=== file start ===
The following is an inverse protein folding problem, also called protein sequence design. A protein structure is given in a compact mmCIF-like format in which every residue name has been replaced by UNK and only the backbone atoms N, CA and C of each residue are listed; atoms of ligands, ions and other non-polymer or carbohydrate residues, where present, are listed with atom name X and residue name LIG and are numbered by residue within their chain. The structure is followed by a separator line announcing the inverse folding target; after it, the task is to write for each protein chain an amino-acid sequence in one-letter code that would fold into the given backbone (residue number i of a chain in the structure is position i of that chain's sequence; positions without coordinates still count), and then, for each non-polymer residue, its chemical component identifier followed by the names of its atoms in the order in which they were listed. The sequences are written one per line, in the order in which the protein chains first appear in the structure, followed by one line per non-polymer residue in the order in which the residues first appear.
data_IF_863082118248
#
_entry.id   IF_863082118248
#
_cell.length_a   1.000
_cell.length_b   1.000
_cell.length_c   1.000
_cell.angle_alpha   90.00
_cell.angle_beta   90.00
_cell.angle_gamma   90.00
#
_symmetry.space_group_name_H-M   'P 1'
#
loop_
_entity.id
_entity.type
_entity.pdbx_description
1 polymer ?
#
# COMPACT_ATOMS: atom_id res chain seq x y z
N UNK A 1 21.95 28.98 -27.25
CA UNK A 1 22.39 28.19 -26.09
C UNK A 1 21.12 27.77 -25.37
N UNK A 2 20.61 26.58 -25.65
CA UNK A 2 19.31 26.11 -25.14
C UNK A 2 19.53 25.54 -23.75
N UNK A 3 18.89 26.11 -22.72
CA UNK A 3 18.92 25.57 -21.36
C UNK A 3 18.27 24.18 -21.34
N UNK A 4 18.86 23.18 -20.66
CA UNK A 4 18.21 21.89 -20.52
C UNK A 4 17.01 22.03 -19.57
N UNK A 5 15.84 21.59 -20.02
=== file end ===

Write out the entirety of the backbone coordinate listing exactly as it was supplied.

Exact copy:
The following is an inverse protein folding problem, also called protein sequence design. A protein structure is given in a compact mmCIF-like format in which every residue name has been replaced by UNK and only the backbone atoms N, CA and C of each residue are listed; atoms of ligands, ions and other non-polymer or carbohydrate residues, where present, are listed with atom name X and residue name LIG and are numbered by residue within their chain. The structure is followed by a separator line announcing the inverse folding target; after it, the task is to write for each protein chain an amino-acid sequence in one-letter code that would fold into the given backbone (residue number i of a chain in the structure is position i of that chain's sequence; positions without coordinates still count), and then, for each non-polymer residue, its chemical component identifier followed by the names of its atoms in the order in which they were listed. The sequences are written one per line, in the order in which the protein chains first appear in the structure, followed by one line per non-polymer residue in the order in which the residues first appear.
data_IF_863082118248
#
_entry.id   IF_863082118248
#
_cell.length_a   1.000
_cell.length_b   1.000
_cell.length_c   1.000
_cell.angle_alpha   90.00
_cell.angle_beta   90.00
_cell.angle_gamma   90.00
#
_symmetry.space_group_name_H-M   'P 1'
#
loop_
_entity.id
_entity.type
_entity.pdbx_description
1 polymer ?
#
# COMPACT_ATOMS: atom_id res chain seq x y z
N UNK A 1 21.95 28.98 -27.25
CA UNK A 1 22.39 28.19 -26.09
C UNK A 1 21.12 27.77 -25.37
N UNK A 2 20.61 26.58 -25.65
CA UNK A 2 19.31 26.11 -25.14
C UNK A 2 19.53 25.54 -23.75
N UNK A 3 18.89 26.11 -22.72
CA UNK A 3 18.92 25.57 -21.36
C UNK A 3 18.27 24.18 -21.34
N UNK A 4 18.86 23.18 -20.66
CA UNK A 4 18.21 21.89 -20.52
C UNK A 4 17.01 22.03 -19.57
N UNK A 5 15.84 21.59 -20.02